Before our first run on the second day of skiing, I forgot to toggle the lever on my boots that changes them from “walk mode” to “downhill mode, which creates stiffness and stability. An experienced resort skier but novice powder skier, I skied the run leaning too far back, flexing my feet against the boots. The next morning, my big toenails were sore and bruised so I took the day off. When I woke up on the 11th, my toes were less sore, and the clear skies were irresistible. With the cloud layer lifted, the temperature had dropped to -2°F. We layered up, discussing the importance of keeping breaks short and checking each other for signs of frostbite.
Within the first 20 minutes of heading uphill, my toes tingled as they started to get cold. No problem, I thought. My toes had been cold the previous days, plus, the numbness would dampen my sore toenails.
I was oblivious to the moment when the feeling in my toes went from painful and cold, to painless and cold; a crucial distinction that I, as an REMT, should have been aware of. With avalanche danger more tangible, I wasn’t thinking about my cold feet. It wasn’t until we neared the cabin after a six-hour ski tour that concern crept into my mind. When I wiggled my toes, I felt nothing.
We came inside the cabin and I removed my boots and socks. The big toe on my left foot was completely white, cold the touch, and hard as wood, classic signs of frostbite.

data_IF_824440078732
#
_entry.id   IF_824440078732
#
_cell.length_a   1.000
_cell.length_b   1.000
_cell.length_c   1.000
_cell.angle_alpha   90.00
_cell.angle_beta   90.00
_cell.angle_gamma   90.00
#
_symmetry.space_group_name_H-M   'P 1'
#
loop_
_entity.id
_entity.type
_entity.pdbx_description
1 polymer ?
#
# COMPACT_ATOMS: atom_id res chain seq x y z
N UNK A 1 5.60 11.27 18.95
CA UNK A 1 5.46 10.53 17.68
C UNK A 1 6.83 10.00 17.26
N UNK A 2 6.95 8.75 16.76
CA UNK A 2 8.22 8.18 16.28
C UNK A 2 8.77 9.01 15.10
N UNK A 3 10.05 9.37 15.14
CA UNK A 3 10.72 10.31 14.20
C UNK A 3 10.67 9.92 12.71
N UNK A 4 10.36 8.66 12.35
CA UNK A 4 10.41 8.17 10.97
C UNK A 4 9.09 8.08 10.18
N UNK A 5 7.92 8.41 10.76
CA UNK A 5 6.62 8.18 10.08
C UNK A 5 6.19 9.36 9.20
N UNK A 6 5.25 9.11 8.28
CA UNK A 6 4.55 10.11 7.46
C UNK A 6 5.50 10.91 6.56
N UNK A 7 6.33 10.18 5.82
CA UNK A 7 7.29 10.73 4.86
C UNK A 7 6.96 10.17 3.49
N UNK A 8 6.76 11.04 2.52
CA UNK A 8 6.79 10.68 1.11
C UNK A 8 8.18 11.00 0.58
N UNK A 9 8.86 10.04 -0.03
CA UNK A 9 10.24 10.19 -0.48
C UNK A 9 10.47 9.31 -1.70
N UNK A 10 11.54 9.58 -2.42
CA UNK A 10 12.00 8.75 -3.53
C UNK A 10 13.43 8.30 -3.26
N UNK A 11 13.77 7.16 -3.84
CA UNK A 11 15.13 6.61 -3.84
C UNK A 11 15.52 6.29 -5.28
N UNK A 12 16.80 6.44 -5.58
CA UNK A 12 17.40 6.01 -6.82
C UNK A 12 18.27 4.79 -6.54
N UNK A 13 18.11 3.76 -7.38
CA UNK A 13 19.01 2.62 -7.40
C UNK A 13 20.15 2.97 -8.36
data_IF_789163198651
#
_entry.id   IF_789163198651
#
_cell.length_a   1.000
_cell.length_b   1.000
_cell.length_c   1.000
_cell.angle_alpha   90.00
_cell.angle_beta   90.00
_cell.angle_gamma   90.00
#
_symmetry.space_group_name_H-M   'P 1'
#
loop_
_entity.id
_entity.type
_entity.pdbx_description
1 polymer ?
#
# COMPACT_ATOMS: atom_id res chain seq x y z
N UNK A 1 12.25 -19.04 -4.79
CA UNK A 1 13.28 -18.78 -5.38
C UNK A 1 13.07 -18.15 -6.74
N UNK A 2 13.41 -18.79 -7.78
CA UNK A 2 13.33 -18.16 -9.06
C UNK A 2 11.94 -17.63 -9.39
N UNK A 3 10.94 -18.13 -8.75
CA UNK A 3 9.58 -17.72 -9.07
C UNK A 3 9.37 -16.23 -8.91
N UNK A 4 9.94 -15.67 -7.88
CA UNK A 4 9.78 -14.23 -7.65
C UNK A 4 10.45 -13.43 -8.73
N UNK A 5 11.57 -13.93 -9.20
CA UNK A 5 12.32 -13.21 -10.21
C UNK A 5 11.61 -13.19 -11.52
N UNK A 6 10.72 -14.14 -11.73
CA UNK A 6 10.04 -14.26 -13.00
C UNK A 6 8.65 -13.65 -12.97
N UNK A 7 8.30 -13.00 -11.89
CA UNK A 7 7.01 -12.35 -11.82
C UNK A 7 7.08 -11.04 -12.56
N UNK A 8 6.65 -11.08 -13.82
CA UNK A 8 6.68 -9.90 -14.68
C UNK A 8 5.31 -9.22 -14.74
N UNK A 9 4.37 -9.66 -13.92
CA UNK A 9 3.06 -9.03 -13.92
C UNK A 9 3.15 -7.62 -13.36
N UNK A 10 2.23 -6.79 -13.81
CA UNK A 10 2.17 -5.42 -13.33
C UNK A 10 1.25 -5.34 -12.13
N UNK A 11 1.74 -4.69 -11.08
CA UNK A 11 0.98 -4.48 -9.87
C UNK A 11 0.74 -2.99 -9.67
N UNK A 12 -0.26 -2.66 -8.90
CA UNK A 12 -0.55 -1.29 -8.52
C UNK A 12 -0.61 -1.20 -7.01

Like hypothermia and heat illnesses, frostnip and frostbite occur on a spectrum, and prevention is the best treatment. There were multiple mistakes I made throughout the day:
Because of these decisions and lack of action, I was now facing a bigger problem. Once I realized I had frostbite, others in the cabin helped evaluate the situation and strategize treatment. Since the hut was warm, we were isolated from the environment, and we wouldn’t have to walk or ski out, we began rewarming. I was extremely lucky we had ideal rewarming conditions. Despite our remote setting, we were able to rapidly heat water and had plastic basins that served as “hot tubs” for my feet.
I spent the evening with my feet in hot water watching them turn from white, to purple, to red. Sometimes this process is called the “screaming barfies” as the pain associated with rewarming makes people want to scream and barf. While it wasn’t a pleasant experience, I don’t remember intense pain, though that may have been because of the Ibuprofen I was given.